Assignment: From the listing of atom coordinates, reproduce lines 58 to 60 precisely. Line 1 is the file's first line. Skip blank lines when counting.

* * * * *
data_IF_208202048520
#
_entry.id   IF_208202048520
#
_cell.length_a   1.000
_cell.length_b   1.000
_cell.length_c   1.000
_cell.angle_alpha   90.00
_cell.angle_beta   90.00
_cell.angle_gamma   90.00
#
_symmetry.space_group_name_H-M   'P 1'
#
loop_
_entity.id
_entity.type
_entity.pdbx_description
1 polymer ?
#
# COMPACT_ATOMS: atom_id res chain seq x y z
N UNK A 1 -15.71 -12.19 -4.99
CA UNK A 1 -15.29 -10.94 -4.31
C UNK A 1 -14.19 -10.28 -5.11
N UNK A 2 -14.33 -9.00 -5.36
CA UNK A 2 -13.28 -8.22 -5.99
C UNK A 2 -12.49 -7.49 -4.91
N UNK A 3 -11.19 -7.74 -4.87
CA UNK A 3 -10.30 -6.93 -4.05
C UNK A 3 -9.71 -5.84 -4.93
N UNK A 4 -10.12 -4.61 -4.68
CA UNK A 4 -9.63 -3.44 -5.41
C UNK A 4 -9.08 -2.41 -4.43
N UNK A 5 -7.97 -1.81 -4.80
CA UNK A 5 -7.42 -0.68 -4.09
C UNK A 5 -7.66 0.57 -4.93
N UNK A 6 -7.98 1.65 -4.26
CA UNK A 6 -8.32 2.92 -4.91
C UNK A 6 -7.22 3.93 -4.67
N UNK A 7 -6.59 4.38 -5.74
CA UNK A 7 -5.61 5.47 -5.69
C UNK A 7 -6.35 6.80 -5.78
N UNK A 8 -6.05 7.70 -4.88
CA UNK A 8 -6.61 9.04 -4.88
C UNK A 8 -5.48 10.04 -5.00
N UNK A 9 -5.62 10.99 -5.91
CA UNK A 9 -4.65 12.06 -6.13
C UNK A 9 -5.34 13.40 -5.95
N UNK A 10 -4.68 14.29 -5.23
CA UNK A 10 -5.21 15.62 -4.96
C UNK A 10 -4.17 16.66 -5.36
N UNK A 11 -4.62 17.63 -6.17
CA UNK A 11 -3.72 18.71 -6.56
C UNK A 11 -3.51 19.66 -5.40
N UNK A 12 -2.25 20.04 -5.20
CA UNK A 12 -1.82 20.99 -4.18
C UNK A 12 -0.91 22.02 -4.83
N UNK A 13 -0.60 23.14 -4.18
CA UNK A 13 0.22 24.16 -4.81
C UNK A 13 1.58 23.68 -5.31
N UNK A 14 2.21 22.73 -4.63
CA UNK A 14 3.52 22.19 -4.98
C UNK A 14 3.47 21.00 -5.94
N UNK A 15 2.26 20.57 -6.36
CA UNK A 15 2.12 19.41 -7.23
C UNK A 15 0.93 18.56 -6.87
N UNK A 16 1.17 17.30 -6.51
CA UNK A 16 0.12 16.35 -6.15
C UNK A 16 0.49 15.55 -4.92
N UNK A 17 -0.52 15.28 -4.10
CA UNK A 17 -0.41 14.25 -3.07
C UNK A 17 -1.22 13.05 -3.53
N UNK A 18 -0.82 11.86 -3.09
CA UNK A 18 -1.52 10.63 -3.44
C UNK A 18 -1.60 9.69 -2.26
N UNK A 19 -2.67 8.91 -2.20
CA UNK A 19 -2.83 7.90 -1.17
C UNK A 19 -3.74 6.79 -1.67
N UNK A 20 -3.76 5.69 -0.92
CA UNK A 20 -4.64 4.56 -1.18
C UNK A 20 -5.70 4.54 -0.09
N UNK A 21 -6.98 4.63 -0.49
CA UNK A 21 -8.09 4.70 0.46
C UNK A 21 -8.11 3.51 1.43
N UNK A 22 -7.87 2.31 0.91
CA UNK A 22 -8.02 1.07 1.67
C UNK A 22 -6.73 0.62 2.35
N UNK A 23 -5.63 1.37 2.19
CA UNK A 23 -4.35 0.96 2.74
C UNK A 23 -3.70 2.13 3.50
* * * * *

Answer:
CA UNK A 13 0.22 24.16 -4.81
C UNK A 13 1.58 23.68 -5.31
N UNK A 14 2.21 22.73 -4.63